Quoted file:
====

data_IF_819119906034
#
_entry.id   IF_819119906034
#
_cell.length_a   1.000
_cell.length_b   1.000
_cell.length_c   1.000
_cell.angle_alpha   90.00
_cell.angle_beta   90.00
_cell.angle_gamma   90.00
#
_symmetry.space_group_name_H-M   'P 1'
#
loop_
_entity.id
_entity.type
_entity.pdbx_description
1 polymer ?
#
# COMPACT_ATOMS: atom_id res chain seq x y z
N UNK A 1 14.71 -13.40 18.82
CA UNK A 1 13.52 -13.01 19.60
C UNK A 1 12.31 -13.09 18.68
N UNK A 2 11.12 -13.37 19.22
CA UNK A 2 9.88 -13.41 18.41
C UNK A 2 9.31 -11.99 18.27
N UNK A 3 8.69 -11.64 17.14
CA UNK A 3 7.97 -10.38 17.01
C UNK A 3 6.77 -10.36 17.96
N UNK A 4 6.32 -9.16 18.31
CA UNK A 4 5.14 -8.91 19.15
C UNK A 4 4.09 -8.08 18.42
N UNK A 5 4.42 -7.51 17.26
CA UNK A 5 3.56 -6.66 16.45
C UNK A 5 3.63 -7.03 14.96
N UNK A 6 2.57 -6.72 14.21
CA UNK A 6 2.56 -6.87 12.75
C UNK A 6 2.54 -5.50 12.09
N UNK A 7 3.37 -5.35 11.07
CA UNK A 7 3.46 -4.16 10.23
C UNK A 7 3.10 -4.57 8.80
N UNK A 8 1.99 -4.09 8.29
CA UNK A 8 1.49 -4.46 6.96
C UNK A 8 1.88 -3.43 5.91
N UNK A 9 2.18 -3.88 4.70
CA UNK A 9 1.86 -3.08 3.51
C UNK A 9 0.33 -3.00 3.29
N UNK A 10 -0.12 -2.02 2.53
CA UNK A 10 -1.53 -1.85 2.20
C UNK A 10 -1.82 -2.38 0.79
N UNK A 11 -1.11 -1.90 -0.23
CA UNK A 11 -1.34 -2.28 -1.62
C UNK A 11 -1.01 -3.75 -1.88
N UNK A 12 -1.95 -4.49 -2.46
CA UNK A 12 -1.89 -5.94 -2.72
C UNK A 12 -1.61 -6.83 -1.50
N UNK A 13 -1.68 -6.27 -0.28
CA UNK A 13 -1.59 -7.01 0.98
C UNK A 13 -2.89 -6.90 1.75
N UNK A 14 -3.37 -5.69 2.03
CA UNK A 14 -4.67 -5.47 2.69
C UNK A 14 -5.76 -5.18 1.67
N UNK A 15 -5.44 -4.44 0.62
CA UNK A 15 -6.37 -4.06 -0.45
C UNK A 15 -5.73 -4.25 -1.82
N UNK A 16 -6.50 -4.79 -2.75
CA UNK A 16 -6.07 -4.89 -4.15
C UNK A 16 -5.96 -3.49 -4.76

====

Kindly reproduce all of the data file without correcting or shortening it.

data_IF_819119906034
#
_entry.id   IF_819119906034
#
_cell.length_a   1.000
_cell.length_b   1.000
_cell.length_c   1.000
_cell.angle_alpha   90.00
_cell.angle_beta   90.00
_cell.angle_gamma   90.00
#
_symmetry.space_group_name_H-M   'P 1'
#
loop_
_entity.id
_entity.type
_entity.pdbx_description
1 polymer ?
#
# COMPACT_ATOMS: atom_id res chain seq x y z
N UNK A 1 14.71 -13.40 18.82
CA UNK A 1 13.52 -13.01 19.60
C UNK A 1 12.31 -13.09 18.68
N UNK A 2 11.12 -13.37 19.22
CA UNK A 2 9.88 -13.41 18.41
C UNK A 2 9.31 -11.99 18.27
N UNK A 3 8.69 -11.64 17.14
CA UNK A 3 7.97 -10.38 17.01
C UNK A 3 6.77 -10.36 17.96
N UNK A 4 6.32 -9.16 18.31
CA UNK A 4 5.14 -8.91 19.15
C UNK A 4 4.09 -8.08 18.42
N UNK A 5 4.42 -7.51 17.26
CA UNK A 5 3.56 -6.66 16.45
C UNK A 5 3.63 -7.03 14.96
N UNK A 6 2.57 -6.72 14.21
CA UNK A 6 2.56 -6.87 12.75
C UNK A 6 2.54 -5.50 12.09
N UNK A 7 3.37 -5.35 11.07
CA UNK A 7 3.46 -4.16 10.23
C UNK A 7 3.10 -4.57 8.80
N UNK A 8 1.99 -4.09 8.29
CA UNK A 8 1.49 -4.46 6.96
C UNK A 8 1.88 -3.43 5.91
N UNK A 9 2.18 -3.88 4.70
CA UNK A 9 1.86 -3.08 3.51
C UNK A 9 0.33 -3.00 3.29
N UNK A 10 -0.12 -2.02 2.53
CA UNK A 10 -1.53 -1.85 2.20
C UNK A 10 -1.82 -2.38 0.79
N UNK A 11 -1.11 -1.90 -0.23
CA UNK A 11 -1.34 -2.28 -1.62
C UNK A 11 -1.01 -3.75 -1.88
N UNK A 12 -1.95 -4.49 -2.46
CA UNK A 12 -1.89 -5.94 -2.72
C UNK A 12 -1.61 -6.83 -1.50
N UNK A 13 -1.68 -6.27 -0.28
CA UNK A 13 -1.59 -7.01 0.98
C UNK A 13 -2.89 -6.90 1.75
N UNK A 14 -3.37 -5.69 2.03
CA UNK A 14 -4.67 -5.47 2.69
C UNK A 14 -5.76 -5.18 1.67
N UNK A 15 -5.44 -4.44 0.62
CA UNK A 15 -6.37 -4.06 -0.45
C UNK A 15 -5.73 -4.25 -1.82
N UNK A 16 -6.50 -4.79 -2.75
CA UNK A 16 -6.07 -4.89 -4.15
C UNK A 16 -5.96 -3.49 -4.76